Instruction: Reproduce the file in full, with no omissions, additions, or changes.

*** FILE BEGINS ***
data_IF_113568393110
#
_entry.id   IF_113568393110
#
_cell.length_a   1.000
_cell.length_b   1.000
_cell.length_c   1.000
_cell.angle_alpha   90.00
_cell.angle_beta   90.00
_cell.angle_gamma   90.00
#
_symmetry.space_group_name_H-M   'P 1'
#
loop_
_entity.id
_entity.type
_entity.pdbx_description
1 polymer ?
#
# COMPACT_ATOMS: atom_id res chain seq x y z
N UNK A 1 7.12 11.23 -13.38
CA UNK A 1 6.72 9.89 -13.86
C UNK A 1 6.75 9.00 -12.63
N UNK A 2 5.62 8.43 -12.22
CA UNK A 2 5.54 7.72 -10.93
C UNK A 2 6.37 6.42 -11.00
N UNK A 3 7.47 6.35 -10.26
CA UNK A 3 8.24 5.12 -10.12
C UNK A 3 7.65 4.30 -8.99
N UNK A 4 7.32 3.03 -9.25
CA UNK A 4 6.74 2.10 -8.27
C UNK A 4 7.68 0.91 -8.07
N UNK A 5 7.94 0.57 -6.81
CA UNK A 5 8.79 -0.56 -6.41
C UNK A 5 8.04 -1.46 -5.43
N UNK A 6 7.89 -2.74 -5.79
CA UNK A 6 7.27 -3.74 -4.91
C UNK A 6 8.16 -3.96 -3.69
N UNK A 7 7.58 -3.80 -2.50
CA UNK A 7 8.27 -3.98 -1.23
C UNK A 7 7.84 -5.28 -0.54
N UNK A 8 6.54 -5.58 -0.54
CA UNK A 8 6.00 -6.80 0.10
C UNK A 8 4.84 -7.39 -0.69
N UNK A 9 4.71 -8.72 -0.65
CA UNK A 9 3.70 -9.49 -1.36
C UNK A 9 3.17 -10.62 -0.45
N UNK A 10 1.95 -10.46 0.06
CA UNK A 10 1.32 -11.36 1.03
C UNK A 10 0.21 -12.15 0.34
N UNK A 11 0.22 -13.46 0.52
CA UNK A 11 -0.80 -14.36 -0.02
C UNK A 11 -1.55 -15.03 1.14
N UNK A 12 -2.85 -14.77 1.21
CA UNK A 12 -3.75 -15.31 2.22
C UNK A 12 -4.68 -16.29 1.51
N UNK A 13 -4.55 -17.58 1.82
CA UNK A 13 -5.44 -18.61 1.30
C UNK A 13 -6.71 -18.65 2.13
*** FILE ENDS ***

data_IF_113568393110
#
_entry.id   IF_113568393110
#
_cell.length_a   1.000
_cell.length_b   1.000
_cell.length_c   1.000
_cell.angle_alpha   90.00
_cell.angle_beta   90.00
_cell.angle_gamma   90.00
#
_symmetry.space_group_name_H-M   'P 1'
#
loop_
_entity.id
_entity.type
_entity.pdbx_description
1 polymer ?
#
# COMPACT_ATOMS: atom_id res chain seq x y z
N UNK A 1 7.12 11.23 -13.38
CA UNK A 1 6.72 9.89 -13.86
C UNK A 1 6.75 9.00 -12.63
N UNK A 2 5.62 8.43 -12.22
CA UNK A 2 5.54 7.72 -10.93
C UNK A 2 6.37 6.42 -11.00
N UNK A 3 7.47 6.35 -10.26
CA UNK A 3 8.24 5.12 -10.12
C UNK A 3 7.65 4.30 -8.99
N UNK A 4 7.32 3.03 -9.25
CA UNK A 4 6.74 2.10 -8.27
C UNK A 4 7.68 0.91 -8.07
N UNK A 5 7.94 0.57 -6.81
CA UNK A 5 8.79 -0.56 -6.41
C UNK A 5 8.04 -1.46 -5.43
N UNK A 6 7.89 -2.74 -5.79
CA UNK A 6 7.27 -3.74 -4.91
C UNK A 6 8.16 -3.96 -3.69
N UNK A 7 7.58 -3.80 -2.50
CA UNK A 7 8.27 -3.98 -1.23
C UNK A 7 7.84 -5.28 -0.54
N UNK A 8 6.54 -5.58 -0.54
CA UNK A 8 6.00 -6.80 0.10
C UNK A 8 4.84 -7.39 -0.69
N UNK A 9 4.71 -8.72 -0.65
CA UNK A 9 3.70 -9.49 -1.36
C UNK A 9 3.17 -10.62 -0.45
N UNK A 10 1.95 -10.46 0.06
CA UNK A 10 1.32 -11.36 1.03
C UNK A 10 0.21 -12.15 0.34
N UNK A 11 0.22 -13.46 0.52
CA UNK A 11 -0.80 -14.36 -0.02
C UNK A 11 -1.55 -15.03 1.14
N UNK A 12 -2.85 -14.77 1.21
CA UNK A 12 -3.75 -15.31 2.22
C UNK A 12 -4.68 -16.29 1.51
N UNK A 13 -4.55 -17.58 1.82
CA UNK A 13 -5.44 -18.61 1.30
C UNK A 13 -6.71 -18.65 2.13